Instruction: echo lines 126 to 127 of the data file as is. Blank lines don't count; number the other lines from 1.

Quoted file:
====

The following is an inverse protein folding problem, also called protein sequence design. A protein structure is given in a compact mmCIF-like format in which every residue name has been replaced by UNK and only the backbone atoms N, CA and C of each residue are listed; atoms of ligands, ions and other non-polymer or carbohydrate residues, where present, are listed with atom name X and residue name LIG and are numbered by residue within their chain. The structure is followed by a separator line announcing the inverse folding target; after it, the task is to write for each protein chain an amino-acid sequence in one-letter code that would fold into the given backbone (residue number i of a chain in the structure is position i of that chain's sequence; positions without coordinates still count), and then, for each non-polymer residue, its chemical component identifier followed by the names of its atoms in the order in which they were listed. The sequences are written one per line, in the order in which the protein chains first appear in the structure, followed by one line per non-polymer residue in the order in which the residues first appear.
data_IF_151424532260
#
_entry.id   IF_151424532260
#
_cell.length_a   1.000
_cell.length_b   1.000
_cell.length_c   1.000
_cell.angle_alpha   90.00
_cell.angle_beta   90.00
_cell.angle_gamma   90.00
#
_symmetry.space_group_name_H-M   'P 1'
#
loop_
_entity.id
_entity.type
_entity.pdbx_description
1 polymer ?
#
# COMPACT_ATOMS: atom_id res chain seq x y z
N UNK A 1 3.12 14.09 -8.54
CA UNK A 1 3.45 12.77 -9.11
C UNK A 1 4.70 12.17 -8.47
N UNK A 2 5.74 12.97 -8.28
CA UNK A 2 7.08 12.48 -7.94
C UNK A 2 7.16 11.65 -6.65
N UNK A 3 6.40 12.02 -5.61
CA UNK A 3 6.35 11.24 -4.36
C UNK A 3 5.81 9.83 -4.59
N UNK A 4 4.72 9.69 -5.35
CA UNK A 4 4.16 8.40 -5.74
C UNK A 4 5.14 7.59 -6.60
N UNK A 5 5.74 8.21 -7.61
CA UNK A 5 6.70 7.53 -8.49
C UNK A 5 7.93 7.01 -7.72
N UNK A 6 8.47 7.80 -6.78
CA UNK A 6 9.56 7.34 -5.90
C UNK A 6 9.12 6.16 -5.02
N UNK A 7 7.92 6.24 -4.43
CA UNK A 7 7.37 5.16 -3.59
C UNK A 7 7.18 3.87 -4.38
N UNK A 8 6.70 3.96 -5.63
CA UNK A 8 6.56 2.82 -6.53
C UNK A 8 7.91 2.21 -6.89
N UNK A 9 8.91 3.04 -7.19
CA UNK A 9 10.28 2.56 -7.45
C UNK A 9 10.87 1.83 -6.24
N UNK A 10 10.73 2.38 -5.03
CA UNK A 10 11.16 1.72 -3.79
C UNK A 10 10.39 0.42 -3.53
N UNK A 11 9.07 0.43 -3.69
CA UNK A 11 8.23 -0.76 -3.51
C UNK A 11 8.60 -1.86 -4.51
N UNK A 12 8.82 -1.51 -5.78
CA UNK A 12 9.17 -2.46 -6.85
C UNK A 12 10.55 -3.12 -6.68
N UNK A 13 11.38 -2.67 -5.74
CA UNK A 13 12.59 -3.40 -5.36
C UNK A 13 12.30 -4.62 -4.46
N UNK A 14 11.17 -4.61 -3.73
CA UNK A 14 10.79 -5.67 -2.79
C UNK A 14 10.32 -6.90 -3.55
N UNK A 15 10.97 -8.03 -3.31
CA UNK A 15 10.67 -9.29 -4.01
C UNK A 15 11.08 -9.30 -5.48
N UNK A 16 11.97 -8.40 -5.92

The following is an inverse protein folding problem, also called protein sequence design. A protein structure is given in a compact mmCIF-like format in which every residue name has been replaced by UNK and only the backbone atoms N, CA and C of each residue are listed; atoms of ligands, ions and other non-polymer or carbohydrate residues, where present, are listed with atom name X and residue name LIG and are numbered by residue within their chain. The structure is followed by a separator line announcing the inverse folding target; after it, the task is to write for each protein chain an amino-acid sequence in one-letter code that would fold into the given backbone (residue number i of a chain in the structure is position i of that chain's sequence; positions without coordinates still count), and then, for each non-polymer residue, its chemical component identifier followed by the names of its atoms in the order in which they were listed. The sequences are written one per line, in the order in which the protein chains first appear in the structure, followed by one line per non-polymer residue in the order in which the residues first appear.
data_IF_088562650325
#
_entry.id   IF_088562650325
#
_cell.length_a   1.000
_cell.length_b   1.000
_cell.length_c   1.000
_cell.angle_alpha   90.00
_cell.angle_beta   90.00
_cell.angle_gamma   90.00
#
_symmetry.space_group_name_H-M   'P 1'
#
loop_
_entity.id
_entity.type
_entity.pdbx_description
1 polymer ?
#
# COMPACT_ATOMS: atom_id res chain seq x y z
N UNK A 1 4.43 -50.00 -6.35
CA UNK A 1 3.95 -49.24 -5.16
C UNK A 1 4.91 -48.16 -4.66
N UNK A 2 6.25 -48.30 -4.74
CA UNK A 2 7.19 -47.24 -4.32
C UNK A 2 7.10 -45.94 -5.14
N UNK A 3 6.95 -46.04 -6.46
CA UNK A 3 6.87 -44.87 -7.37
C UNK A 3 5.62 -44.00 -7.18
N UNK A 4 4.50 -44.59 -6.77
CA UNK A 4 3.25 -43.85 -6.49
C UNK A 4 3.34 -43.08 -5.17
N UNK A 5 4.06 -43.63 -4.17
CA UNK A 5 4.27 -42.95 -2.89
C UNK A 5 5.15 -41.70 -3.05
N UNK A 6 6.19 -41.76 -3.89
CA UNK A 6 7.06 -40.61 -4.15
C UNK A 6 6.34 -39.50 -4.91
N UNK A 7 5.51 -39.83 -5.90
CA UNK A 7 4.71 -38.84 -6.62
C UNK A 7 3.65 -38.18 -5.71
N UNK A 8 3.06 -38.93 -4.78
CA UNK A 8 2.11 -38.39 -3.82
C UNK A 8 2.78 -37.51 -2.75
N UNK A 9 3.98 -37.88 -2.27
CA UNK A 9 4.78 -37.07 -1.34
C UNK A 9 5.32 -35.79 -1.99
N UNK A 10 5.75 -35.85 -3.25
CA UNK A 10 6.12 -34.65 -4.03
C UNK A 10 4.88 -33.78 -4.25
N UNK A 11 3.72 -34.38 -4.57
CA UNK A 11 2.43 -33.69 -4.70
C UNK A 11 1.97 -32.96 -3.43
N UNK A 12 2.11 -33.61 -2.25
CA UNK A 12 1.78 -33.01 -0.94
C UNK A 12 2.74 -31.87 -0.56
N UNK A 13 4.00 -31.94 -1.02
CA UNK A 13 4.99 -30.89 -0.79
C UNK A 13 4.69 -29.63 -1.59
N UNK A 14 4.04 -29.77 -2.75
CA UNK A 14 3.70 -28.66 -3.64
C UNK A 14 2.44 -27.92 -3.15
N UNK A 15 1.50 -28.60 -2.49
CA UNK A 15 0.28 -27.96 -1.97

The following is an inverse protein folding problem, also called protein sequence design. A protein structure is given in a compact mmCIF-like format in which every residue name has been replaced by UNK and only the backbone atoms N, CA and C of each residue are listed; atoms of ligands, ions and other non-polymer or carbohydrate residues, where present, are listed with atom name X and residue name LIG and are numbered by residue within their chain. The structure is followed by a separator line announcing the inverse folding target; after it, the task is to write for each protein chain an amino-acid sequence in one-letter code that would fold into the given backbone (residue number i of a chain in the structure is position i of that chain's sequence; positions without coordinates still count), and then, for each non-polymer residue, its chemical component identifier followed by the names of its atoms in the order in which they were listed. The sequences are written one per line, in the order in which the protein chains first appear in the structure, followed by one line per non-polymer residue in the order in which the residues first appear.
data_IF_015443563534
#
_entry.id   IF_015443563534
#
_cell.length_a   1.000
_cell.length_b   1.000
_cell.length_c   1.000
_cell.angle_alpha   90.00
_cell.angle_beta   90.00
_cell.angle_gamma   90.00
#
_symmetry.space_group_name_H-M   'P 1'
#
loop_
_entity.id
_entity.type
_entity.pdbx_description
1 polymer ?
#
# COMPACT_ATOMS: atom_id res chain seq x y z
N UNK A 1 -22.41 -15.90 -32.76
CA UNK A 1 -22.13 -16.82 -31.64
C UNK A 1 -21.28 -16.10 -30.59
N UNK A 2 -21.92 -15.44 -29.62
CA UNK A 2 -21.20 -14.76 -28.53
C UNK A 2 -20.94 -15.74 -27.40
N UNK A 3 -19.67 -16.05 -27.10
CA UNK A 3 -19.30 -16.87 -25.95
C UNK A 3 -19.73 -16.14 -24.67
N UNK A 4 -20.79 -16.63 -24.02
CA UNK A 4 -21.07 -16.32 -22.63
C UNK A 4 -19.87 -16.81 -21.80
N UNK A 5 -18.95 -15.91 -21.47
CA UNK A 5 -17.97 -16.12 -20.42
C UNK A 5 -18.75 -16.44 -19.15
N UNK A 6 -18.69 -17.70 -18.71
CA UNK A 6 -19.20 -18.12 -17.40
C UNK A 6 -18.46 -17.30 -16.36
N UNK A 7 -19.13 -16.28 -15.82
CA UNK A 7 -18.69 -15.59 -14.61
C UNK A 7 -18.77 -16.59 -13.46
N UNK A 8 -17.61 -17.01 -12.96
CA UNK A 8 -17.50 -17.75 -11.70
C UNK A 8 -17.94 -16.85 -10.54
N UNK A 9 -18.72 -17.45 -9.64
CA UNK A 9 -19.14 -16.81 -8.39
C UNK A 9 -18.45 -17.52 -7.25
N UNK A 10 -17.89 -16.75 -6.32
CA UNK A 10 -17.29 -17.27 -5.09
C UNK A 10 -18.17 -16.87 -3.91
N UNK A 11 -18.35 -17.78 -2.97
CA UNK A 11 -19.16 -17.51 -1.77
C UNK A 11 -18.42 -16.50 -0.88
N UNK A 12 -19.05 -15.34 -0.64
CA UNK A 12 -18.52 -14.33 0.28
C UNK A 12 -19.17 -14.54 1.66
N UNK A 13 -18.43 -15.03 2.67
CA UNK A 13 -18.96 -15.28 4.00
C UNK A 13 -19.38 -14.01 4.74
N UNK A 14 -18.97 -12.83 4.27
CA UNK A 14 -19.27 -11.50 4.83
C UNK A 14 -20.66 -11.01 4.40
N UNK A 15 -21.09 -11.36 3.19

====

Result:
CA UNK A 13 4.99 -30.89 -0.79
C UNK A 13 4.69 -29.63 -1.59